Laona Heights Sugar River Colored Sands Sugar River Two Rivers Ferguson Hartley Memorial Trask Bridge Four Lakes Pecatonica River Pecatonica Wetlands Crooked River Grove Creek Seward Bluffs Klehm Forest Preserve Severson Dells Fuller Memorial Cedar Cliff Indian Hill Hinchliff Memorial Kilbuck Bluffs Trailside Kishwaukee Gorge South Kishwaukee Gorge North Rockford Rotary Kishwaukee River Oak Ridge Blackhawk Springs Deer Run Espenscheid Memorial McKiski County Line Kieselburg Roland Olson Stone Bridge Clayton Andrews Ledges Hononegah J. Norman Jensen Millrace Isle Macktown Atwood Homestead Forest Preserve Headquarters


Next to arthropods (insects, arachnids, crustaceans, etc.) mollusks are the largest group of animals in the world. Mollusks have soft bodies, which are usually enclosed in thin, hard shells made of calcium. (The word “mollusk” comes from the Latin word mollis, which means “soft.”) Familiar mollusks include mussels, clams, oysters, snails, slugs and squids. Most live in saltwater, but many inhabit freshwaters, such as rivers, ponds and lakes. These freshwater species include the mussels and snails that live in Winnebago County.


Nineteen species of mussels are known to live in the rivers and ponds of Winnebago County: Creek Heel Splitter, Pimple Back, Pistol Grip, Three Ridge, Wabash Pig Toe, Elk Toe, Fluted Shell, Giant Floater, Paper Pondshell, White Heel Splitter, Black Sandshell, Deer Toe, Fat Mucket, Pink Heel Splitter, Plain Pocket Book, Creeper, Ellipse, Spike, and Fawns Foot. The Black Sandshell and Spike are threatened species. Mussels can be found in all four of Winnebago County’s rivers. The Kishwaukee River supports the highest concentration and diversity of mussels in our county.

Along with clams and oysters, mussels are known as “bivalve mollusks.” “Valve” is another name for the hardened calcium carbonate-and protein casing that protects the creatures’ soft innards. These particular mollusks are “bivalves” because they have two such shells, one on the top and one on the bottom.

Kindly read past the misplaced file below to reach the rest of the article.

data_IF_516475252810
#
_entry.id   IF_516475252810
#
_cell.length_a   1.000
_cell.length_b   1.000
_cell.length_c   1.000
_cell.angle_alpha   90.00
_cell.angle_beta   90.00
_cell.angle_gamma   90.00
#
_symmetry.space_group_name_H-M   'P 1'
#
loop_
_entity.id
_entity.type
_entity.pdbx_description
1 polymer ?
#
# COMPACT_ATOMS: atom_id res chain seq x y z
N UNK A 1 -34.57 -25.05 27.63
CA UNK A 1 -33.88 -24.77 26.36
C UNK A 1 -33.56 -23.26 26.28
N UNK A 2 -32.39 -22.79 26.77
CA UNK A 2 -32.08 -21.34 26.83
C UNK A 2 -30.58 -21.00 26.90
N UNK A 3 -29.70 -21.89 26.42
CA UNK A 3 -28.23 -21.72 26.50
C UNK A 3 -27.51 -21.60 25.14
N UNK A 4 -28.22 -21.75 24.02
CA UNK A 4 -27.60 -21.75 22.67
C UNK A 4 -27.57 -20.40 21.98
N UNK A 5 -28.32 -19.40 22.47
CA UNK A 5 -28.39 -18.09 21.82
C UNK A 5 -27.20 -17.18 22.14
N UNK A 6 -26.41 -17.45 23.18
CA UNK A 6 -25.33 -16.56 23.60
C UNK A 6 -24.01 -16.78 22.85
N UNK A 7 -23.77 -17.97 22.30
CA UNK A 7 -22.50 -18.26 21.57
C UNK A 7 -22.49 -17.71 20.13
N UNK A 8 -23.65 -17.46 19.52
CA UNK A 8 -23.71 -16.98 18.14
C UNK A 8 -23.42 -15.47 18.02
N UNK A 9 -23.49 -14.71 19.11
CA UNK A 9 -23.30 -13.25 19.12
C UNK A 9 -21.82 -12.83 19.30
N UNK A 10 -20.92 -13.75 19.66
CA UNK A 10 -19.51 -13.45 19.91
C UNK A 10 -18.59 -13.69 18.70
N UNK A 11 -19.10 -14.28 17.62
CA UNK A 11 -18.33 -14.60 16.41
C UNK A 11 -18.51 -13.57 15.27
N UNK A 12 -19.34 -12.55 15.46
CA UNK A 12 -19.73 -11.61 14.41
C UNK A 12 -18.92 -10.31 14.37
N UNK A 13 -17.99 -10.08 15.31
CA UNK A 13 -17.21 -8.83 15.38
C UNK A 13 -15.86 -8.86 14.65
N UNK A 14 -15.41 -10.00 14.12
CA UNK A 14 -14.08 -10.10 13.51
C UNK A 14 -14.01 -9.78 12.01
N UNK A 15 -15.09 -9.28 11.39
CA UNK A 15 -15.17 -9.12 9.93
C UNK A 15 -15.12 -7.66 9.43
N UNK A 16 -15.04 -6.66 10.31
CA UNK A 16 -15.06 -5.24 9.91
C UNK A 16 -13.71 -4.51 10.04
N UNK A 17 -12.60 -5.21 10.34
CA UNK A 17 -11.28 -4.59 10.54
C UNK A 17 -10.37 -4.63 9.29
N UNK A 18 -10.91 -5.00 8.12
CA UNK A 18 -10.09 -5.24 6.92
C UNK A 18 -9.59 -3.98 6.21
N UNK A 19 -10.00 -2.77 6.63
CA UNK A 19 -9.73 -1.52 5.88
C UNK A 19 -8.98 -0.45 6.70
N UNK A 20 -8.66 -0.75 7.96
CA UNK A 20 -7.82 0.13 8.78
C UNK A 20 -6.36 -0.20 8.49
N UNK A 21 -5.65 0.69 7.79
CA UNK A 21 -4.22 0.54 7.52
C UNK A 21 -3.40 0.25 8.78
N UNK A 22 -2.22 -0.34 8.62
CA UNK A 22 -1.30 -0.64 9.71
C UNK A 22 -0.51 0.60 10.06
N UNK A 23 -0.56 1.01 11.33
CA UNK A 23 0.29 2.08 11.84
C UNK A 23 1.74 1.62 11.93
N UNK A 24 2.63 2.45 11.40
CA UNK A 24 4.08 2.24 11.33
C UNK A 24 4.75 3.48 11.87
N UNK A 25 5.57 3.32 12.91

Freshwater mussels are filter feeders. Water flows into an “incurrent siphon” inside a mussel’s partially opened shell. From that water, the mussel’s gills take in oxygen and filter nutrients, such as microscopic plants and animals. Water and waste are then discharged through an “excurrent siphon.” A single mussel that weighs a quarter of a pound can process up to a half a gallon of water in a day, which makes these creatures remarkable filtration systems.

Unfortunately, freshwater mussels are the most endangered groups of animals in North America. Of the 300 species known to occur in the United States, over 71 percent are endangered, threatened or of special concern. Historically, Illinois was home to 80 species. Today, six species are extinct, 11 have been extirpated from Illinois, and 23 are on federal or state lists of threatened or endangered species. The remaining species are considered stable for now.

Several factors have contributed to the demise of freshwater mussels, including pollution; harvesting; the loss of certain “host” fish, which mussels need in order to reproduce; the destruction of habitat; the construction of dams; and the arrival of nonnative species, especially the zebra mussel.